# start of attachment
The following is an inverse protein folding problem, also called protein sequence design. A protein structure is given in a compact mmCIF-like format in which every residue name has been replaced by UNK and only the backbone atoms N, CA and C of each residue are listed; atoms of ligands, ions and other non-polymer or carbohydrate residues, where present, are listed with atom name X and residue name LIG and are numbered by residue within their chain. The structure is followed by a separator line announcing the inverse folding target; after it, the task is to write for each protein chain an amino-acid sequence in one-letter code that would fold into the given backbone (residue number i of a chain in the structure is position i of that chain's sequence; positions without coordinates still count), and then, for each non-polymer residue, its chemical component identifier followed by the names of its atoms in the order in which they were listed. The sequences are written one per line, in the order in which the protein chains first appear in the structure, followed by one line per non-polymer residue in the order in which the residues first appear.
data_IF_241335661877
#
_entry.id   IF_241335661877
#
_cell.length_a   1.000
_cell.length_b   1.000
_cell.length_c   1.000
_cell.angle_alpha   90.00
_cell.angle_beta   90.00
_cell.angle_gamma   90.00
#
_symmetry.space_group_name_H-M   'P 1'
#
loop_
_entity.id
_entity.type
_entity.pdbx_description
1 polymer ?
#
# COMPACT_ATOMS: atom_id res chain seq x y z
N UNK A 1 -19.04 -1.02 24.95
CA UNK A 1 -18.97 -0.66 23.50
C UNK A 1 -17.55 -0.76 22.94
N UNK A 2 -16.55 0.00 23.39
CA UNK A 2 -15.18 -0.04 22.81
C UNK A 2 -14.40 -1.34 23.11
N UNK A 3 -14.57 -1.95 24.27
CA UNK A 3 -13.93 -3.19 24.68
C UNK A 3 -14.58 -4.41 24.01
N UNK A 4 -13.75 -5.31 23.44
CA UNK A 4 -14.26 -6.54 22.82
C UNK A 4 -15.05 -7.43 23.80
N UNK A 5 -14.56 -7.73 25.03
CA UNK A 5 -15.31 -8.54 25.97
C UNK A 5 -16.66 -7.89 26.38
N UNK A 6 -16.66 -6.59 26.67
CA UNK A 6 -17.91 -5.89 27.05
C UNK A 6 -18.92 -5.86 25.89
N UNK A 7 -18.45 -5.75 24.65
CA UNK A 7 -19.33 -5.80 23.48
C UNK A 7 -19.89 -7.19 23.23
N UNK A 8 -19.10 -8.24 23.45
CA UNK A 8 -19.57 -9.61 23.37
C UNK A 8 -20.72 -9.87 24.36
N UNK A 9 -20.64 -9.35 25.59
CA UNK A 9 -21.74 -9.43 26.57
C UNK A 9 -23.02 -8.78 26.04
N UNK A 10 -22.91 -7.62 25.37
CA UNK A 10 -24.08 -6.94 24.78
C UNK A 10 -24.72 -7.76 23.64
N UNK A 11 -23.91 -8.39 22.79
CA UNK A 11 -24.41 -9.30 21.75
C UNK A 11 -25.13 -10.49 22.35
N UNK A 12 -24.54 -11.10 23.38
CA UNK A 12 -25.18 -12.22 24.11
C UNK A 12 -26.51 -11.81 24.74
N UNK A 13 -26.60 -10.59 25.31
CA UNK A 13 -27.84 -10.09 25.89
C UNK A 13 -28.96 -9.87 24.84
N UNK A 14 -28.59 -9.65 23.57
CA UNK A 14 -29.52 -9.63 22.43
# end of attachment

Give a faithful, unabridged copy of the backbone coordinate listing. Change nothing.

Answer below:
The following is an inverse protein folding problem, also called protein sequence design. A protein structure is given in a compact mmCIF-like format in which every residue name has been replaced by UNK and only the backbone atoms N, CA and C of each residue are listed; atoms of ligands, ions and other non-polymer or carbohydrate residues, where present, are listed with atom name X and residue name LIG and are numbered by residue within their chain. The structure is followed by a separator line announcing the inverse folding target; after it, the task is to write for each protein chain an amino-acid sequence in one-letter code that would fold into the given backbone (residue number i of a chain in the structure is position i of that chain's sequence; positions without coordinates still count), and then, for each non-polymer residue, its chemical component identifier followed by the names of its atoms in the order in which they were listed. The sequences are written one per line, in the order in which the protein chains first appear in the structure, followed by one line per non-polymer residue in the order in which the residues first appear.
data_IF_241335661877
#
_entry.id   IF_241335661877
#
_cell.length_a   1.000
_cell.length_b   1.000
_cell.length_c   1.000
_cell.angle_alpha   90.00
_cell.angle_beta   90.00
_cell.angle_gamma   90.00
#
_symmetry.space_group_name_H-M   'P 1'
#
loop_
_entity.id
_entity.type
_entity.pdbx_description
1 polymer ?
#
# COMPACT_ATOMS: atom_id res chain seq x y z
N UNK A 1 -19.04 -1.02 24.95
CA UNK A 1 -18.97 -0.66 23.50
C UNK A 1 -17.55 -0.76 22.94
N UNK A 2 -16.55 0.00 23.39
CA UNK A 2 -15.18 -0.04 22.81
C UNK A 2 -14.40 -1.34 23.11
N UNK A 3 -14.57 -1.95 24.27
CA UNK A 3 -13.93 -3.19 24.68
C UNK A 3 -14.58 -4.41 24.01
N UNK A 4 -13.75 -5.31 23.44
CA UNK A 4 -14.26 -6.54 22.82
C UNK A 4 -15.05 -7.43 23.80
N UNK A 5 -14.56 -7.73 25.03
CA UNK A 5 -15.31 -8.54 25.97
C UNK A 5 -16.66 -7.89 26.38
N UNK A 6 -16.66 -6.59 26.67
CA UNK A 6 -17.91 -5.89 27.05
C UNK A 6 -18.92 -5.86 25.89
N UNK A 7 -18.45 -5.75 24.65
CA UNK A 7 -19.33 -5.80 23.48
C UNK A 7 -19.89 -7.19 23.23
N UNK A 8 -19.10 -8.24 23.45
CA UNK A 8 -19.57 -9.61 23.37
C UNK A 8 -20.72 -9.87 24.36
N UNK A 9 -20.64 -9.35 25.59
CA UNK A 9 -21.74 -9.43 26.57
C UNK A 9 -23.02 -8.78 26.04
N UNK A 10 -22.91 -7.62 25.37
CA UNK A 10 -24.08 -6.94 24.78
C UNK A 10 -24.72 -7.76 23.64
N UNK A 11 -23.91 -8.39 22.79
CA UNK A 11 -24.41 -9.30 21.75
C UNK A 11 -25.13 -10.49 22.35
N UNK A 12 -24.54 -11.10 23.38
CA UNK A 12 -25.18 -12.22 24.11
C UNK A 12 -26.51 -11.81 24.74
N UNK A 13 -26.60 -10.59 25.31
CA UNK A 13 -27.84 -10.09 25.89
C UNK A 13 -28.96 -9.87 24.84
N UNK A 14 -28.59 -9.65 23.57
CA UNK A 14 -29.52 -9.63 22.43